Validation of Tumour Necrosis Factor Alpha as the Top Upstream Regulator of Bladder Remodelling During Outlet Obstruction-Induced Lower Urinary Tract Dysfunction - European Medical Journal

Validation of Tumour Necrosis Factor Alpha as the Top Upstream Regulator of Bladder Remodelling During Outlet Obstruction-Induced Lower Urinary Tract Dysfunction

2 Mins
*Ivonne Köck,1,2 Ali Hashemi Gheinani,1 Fiona C. Burkhard,3 Katia Monastyrskaya1,3
EMJ Urol. ;5[1]:52-52. Abstract Review No. AR13.
Bladder obstruction, microRNA (miRNA), genes, tumour necrosis factor alpha (TNF-α)

Each article is made available under the terms of the Creative Commons Attribution-Non Commercial 4.0 License.

MicroRNAs (miRNAs) are small non-coding regulatory RNAs that are altered in patients with lower urinary tract dysfunctions (LUTD). miRNAs regulate gene expression and may cause molecular changes in the bladder wall during bladder outlet obstruction (BOO). Previously, using next-generation sequencing (NGS) of messenger RNAs and miRNAs in human patients’ biopsies, we identified tumour necrosis factor alpha (TNF-α) as the top upstream regulator of signalling, potentially contributing to organ remodelling. Here we validated the NGS and pathway analysis in cell-based models using bladder smooth muscle (SM) cells and urothelial (UE) cells exposed to TNF-α.

TNF-α-responsive genes were selected based on LUTD patients’ NGS data and in silico analysis. SM and UE cells were treated with 10 ng/mL TNF-α and RNA isolated. Regulation of TNF-α-induced genes was studied by quantitative real-time polymerase chain reaction (qRT-PCR) and NGS. nCounter® miRNA Expression Assays (NanoString, Washington, Seattle, USA) were used to profile miRNAs. A cell proliferation assay was performed to evaluate the proliferative effects of TNF-α. To determine whether NFκB signalling was affected by the altered miRNAs, NFkB-luciferase reporter assays were performed.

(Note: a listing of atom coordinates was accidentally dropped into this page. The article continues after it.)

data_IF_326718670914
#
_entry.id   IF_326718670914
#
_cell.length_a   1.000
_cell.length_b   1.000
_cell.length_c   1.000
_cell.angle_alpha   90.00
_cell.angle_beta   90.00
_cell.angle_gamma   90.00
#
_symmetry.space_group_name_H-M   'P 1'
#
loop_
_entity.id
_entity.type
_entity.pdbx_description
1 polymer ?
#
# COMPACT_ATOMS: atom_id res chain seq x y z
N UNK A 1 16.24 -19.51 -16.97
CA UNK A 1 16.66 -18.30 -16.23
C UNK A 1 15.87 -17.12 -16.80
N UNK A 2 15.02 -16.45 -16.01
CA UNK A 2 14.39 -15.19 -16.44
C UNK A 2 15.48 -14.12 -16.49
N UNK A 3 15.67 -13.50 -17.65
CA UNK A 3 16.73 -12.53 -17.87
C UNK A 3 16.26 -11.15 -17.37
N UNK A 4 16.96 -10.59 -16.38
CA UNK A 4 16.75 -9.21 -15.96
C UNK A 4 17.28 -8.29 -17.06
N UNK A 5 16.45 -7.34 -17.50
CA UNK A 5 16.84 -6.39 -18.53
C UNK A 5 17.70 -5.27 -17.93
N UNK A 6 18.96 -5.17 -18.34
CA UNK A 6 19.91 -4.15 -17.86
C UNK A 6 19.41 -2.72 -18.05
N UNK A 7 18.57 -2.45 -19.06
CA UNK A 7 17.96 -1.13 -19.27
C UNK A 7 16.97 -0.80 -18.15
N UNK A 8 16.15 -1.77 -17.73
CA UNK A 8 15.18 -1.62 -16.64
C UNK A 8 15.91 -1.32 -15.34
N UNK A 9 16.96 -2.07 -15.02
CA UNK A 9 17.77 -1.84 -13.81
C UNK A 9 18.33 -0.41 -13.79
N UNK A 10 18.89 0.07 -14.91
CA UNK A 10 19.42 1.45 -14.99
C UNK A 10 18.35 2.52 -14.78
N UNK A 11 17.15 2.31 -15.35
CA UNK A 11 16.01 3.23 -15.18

After TNF-α treatment, NFκB2, RelB, and TNFAIP3 showed a progressive time and concentration-dependent upregulation, and responses were stronger in SM cells compared to UE cells. TNF-α treatment increased cell proliferation. miRNA expression profiling identified 17 miRNAs altered in both SM and UE cells. miRNAs miR-146a-5p, -21-5p, -1260a, -183-5p, -22-3p, -199a-3p, -199b-3p were similarly regulated in patients and cell-based models. miR-26b was significantly induced in UE and SM cells, but downregulated in BOO. There was a cell-type-dependent difference in miRNA profiles, with SM cell-specific miRNAs downregulated after TNF-α treatment, in accordance with the downregulation of SMmarkers and loss of contractility in human patients. Transcriptome analysis of TNF-α treated cells was carried out and expression levels of predicted targets of disease-relevant miRNAs were identified. Ectopic over-expression of miR-199a-5p caused the downregulation of NFκB signalling in TNF-α-treated cells.

Our results confirm the important role of TNF-α in the regulation of BOO-specific miRNAs and identify miRNAs linking TNF-α signalling and fibrosis. Based on the reduced NFκB activation in miR-199a-5p-overexpressing SM cells and HEK293 cells, NFκB signalling may be directly affected by hsa-miR-199a-5p, which targets specific pathway elements. Compensatory upregulation of miRNAs inhibited by TNF-α might prevent organ remodelling and lead to novel therapeutic approaches for BOO-induced LUTD.

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